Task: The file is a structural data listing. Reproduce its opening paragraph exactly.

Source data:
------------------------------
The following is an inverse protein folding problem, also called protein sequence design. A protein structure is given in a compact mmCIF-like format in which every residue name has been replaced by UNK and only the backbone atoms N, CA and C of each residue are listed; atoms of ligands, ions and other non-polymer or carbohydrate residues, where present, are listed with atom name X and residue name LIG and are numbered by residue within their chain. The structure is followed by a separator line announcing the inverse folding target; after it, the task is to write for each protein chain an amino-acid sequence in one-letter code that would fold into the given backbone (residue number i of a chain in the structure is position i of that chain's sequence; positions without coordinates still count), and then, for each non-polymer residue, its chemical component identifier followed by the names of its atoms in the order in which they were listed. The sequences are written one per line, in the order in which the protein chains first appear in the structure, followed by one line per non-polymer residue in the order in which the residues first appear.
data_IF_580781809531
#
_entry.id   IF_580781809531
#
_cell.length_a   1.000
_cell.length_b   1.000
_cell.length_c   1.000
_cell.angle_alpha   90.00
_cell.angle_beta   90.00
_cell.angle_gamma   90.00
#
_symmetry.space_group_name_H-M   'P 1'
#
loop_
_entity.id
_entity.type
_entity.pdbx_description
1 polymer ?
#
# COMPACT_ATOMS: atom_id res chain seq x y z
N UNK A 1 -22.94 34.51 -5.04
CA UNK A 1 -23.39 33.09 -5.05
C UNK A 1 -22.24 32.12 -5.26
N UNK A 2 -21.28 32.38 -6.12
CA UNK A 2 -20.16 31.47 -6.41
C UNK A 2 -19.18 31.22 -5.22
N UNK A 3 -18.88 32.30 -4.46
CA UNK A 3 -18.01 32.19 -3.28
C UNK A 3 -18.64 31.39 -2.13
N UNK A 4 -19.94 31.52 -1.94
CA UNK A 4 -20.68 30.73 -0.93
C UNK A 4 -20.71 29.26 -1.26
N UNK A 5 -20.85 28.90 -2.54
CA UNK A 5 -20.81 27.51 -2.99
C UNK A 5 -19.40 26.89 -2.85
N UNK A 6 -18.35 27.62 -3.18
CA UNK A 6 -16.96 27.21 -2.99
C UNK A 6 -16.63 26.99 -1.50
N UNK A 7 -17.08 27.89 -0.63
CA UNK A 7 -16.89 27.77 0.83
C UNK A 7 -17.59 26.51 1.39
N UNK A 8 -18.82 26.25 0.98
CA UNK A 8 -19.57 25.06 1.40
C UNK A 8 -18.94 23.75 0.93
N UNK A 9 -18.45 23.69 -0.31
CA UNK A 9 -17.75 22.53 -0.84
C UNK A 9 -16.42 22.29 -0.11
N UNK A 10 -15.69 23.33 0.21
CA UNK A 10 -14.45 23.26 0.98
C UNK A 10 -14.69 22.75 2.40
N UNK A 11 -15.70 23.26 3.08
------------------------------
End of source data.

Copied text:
The following is an inverse protein folding problem, also called protein sequence design. A protein structure is given in a compact mmCIF-like format in which every residue name has been replaced by UNK and only the backbone atoms N, CA and C of each residue are listed; atoms of ligands, ions and other non-polymer or carbohydrate residues, where present, are listed with atom name X and residue name LIG and are numbered by residue within their chain. The structure is followed by a separator line announcing the inverse folding target; after it, the task is to write for each protein chain an amino-acid sequence in one-letter code that would fold into the given backbone (residue number i of a chain in the structure is position i of that chain's sequence; positions without coordinates still count), and then, for each non-polymer residue, its chemical component identifier followed by the names of its atoms in the order in which they were listed. The sequences are written one per line, in the order in which the protein chains first appear in the structure, followed by one line per non-polymer residue in the order in which the residues first appear.